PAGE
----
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How to Waterproof Canvas Tents by Seasoning?

Updated: Dec 26, 2022

While canvas tents are waterproof, they are not 100%. You will need to waterproof them to maintain them in good shape so that they can serve you well. Waterproofing your canvas tent might help you maximize the value of your investment. It may also make your evenings beneath the stars more enjoyable and worthwhile by keeping you dry and safe. Continue reading to find out how to waterproof canvas tents.


How to Waterproof Canvas Tents?

How to Waterproof Canvas Tents

I know that this procedure may appear unusual, especially given that canvas tents are promoted as water-resistant and constructed of organically waterproof cotton fabric. In fact, people often ask; Can canvas be waterproofed on its own? There could be conditions when a canvas tent in the rain doesn't behave as expected. In such a situation, you wonder, How do I stop my canvas tent from leaking?

To avoid such drastic events, canvas waterproofing is essential. What's the best way to waterproof a canvas tent? You can use the best canvas tent waterproofing products, sprays, sealants, etc. But everything, in the end, will only succeed if you do the most important step, i.e., seasoning. It is a waterproofing method for sealing microscopic pores in canvas material. Let's see how it works.


Canvas Seasoning


Canvas is primarily made of cotton, a woven fabric. Like all other woven fabrics, the stitching on the canvas is not uniform but contains tiny pores arranged throughout the cloth. Such small pores can cause moisture to sink through, resulting in frequent leakage of new tents.

Take note that I've mentioned when your tent becomes sufficiently wet. However, if the canvas becomes too damp, the cotton fibers expand. As a result, they close the mesh pores, eventually sealing the cloth from water leakage. As a result, a slight rain or a single severe storm will not seal the material. Instead, causing it to be thoroughly wet is essential to close off the woven threads. Let's see how you can do it by seasoning.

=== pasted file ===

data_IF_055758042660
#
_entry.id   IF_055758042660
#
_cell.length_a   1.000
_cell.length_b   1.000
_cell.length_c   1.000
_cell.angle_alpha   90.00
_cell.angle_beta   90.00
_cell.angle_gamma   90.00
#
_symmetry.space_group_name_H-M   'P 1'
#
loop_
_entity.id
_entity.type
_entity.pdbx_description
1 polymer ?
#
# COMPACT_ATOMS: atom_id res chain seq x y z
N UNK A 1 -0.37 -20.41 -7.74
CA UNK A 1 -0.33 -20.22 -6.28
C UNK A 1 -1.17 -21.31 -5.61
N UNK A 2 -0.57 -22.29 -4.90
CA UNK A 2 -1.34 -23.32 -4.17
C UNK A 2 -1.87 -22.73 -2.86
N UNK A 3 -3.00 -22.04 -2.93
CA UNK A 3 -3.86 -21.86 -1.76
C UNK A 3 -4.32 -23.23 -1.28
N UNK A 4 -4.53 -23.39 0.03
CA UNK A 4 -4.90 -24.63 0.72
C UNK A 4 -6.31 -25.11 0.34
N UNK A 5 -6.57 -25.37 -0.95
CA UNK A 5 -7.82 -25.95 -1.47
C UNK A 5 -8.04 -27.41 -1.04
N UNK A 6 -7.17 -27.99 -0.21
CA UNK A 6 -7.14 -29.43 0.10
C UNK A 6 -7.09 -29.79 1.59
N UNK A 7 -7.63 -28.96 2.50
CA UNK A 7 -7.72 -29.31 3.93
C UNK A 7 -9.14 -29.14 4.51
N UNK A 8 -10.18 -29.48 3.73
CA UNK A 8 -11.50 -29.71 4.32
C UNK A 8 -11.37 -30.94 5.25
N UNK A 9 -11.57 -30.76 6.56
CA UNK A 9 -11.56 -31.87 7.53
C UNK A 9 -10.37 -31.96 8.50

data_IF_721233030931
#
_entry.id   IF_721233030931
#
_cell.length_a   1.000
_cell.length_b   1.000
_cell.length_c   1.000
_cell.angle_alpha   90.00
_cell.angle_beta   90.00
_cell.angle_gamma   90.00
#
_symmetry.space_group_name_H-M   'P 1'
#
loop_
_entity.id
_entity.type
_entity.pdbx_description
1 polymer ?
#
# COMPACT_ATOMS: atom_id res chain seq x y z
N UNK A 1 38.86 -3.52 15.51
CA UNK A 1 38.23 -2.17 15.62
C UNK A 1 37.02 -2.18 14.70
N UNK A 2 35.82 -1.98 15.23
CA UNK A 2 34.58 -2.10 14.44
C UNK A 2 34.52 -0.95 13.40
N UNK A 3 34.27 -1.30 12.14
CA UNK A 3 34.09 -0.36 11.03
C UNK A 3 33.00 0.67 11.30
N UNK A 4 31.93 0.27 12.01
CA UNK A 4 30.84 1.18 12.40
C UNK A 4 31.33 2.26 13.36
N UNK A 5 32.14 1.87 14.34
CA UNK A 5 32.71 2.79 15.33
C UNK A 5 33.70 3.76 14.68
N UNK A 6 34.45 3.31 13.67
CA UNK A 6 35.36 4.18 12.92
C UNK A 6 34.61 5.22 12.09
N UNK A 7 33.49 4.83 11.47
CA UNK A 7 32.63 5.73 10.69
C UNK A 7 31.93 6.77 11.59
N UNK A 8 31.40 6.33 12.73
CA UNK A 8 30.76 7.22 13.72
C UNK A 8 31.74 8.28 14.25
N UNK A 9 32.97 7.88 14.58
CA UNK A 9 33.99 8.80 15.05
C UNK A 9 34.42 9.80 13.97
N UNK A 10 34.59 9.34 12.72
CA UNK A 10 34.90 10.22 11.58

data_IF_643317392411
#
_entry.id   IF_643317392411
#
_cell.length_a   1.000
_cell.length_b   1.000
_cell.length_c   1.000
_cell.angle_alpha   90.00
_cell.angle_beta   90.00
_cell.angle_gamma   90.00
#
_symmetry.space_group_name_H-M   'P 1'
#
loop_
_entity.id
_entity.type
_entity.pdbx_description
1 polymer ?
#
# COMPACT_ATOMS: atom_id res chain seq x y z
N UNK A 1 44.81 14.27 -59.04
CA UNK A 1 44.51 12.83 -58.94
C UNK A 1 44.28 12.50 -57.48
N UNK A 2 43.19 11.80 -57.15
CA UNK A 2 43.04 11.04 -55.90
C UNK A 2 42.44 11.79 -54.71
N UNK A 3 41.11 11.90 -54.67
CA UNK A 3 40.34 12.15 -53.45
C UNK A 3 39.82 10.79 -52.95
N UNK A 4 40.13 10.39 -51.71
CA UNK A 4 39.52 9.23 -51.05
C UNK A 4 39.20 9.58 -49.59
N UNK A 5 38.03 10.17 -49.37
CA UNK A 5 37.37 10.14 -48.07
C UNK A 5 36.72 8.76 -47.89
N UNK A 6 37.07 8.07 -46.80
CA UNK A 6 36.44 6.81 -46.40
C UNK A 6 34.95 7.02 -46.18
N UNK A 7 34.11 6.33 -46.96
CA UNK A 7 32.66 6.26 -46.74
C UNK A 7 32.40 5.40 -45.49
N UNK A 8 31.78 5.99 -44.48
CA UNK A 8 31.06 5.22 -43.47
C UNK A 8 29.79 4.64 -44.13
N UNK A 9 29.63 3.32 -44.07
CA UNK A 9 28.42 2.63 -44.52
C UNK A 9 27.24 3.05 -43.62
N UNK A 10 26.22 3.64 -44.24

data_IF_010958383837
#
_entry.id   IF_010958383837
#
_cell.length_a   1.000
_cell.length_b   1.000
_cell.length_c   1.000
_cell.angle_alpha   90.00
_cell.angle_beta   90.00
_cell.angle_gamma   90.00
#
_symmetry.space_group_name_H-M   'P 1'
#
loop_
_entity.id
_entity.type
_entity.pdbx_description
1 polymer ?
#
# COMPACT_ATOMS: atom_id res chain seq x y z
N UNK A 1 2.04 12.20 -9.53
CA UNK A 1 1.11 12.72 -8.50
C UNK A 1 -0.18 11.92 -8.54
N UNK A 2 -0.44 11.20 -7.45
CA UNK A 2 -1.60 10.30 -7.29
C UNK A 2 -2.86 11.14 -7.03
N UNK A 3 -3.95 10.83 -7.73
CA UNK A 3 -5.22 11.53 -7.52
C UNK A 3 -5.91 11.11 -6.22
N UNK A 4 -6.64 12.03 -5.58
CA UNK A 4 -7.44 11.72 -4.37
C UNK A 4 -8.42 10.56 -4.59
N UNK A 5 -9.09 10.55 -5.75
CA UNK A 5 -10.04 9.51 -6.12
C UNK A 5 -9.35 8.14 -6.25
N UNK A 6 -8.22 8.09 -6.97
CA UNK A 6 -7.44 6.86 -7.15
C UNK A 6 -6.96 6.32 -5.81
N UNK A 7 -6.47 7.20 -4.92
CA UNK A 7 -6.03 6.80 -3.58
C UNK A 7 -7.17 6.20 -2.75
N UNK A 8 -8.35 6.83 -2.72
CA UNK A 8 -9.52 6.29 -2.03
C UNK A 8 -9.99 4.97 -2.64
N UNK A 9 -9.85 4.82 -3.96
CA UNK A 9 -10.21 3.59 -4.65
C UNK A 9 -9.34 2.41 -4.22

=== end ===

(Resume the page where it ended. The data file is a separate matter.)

Step-by-Step Guide for Seasoning


Step 1


Assemble your tent in an area where you can soak it quickly. A bright, clear day is ideal for seasoning your tent. Set it up in a good place, probably your garden, so nobody can smash into it, requiring a repetition of the immersing and drying cycle. Close all the openings and zip up the wall windows. Extend it out and keep it as rigid as you can.

The whole seasoning procedure should be carried out under a raised tent. And, because you'll be immersing it in water, ensure the area you set up the tent is large enough, and you're okay with the tent being soaked in the first place.


Step 2


Make artificial rain using a water hose to soak the whole tent. Drench your tent for an extended period until it is wholly absorbed in water. The time it takes to soak the tent varies depending on its size, but usually, a 2-person tent takes around 5 minutes.

After you've soaked your tent, step in, and check for any apparent traces of sun rays. The appearance of sun rays would suggest that the tent needs to be sufficiently saturated and the pores are still open. Soak it all from top to bottom, giving more time and attention to all the seams.


Step 3


Leave the tent in the sun and let it dry naturally.


Step 4


Once it is scorched, soak it again, twice the time of the first soak. Go inside the tent and recheck it for any incoming sun rays. Let it dry at the end.


Step 5


It's time to check the tent's water resistance. You can fake rainfall with a water hose to check if there are any indications of leaking or anything else. Alternatively, take the tent outdoors and check how well it withstands the rain if it is raining.


Step 6

How to Waterproof Canvas Tents

If there are no leakage or other problems, fold your tent for the next trip.

However, apply a waterproofing spray for canvas tents to seal the pores if there are a few leakages because more seasoning would not assist.


Step 7


The last step should be to maintain the seasoning. You can do it after a season, but your discretion should determine the frequency.


Conclusion

Now you know how vital seasoning is to waterproof a canvas tent completely. However the process seems hectic, but it's worth your effort and time. After all, you don't want to ruin your fantastic trip by drenching in unexpected rain. If you are using your tent more frequently, more waterproofing is required. Furthermore, your products might influence the number of necessary waterproofings annually. It's a good idea to arrange waterproofing when cleaning and seasoning your tent. You can save time by completing all of the treatments at once.






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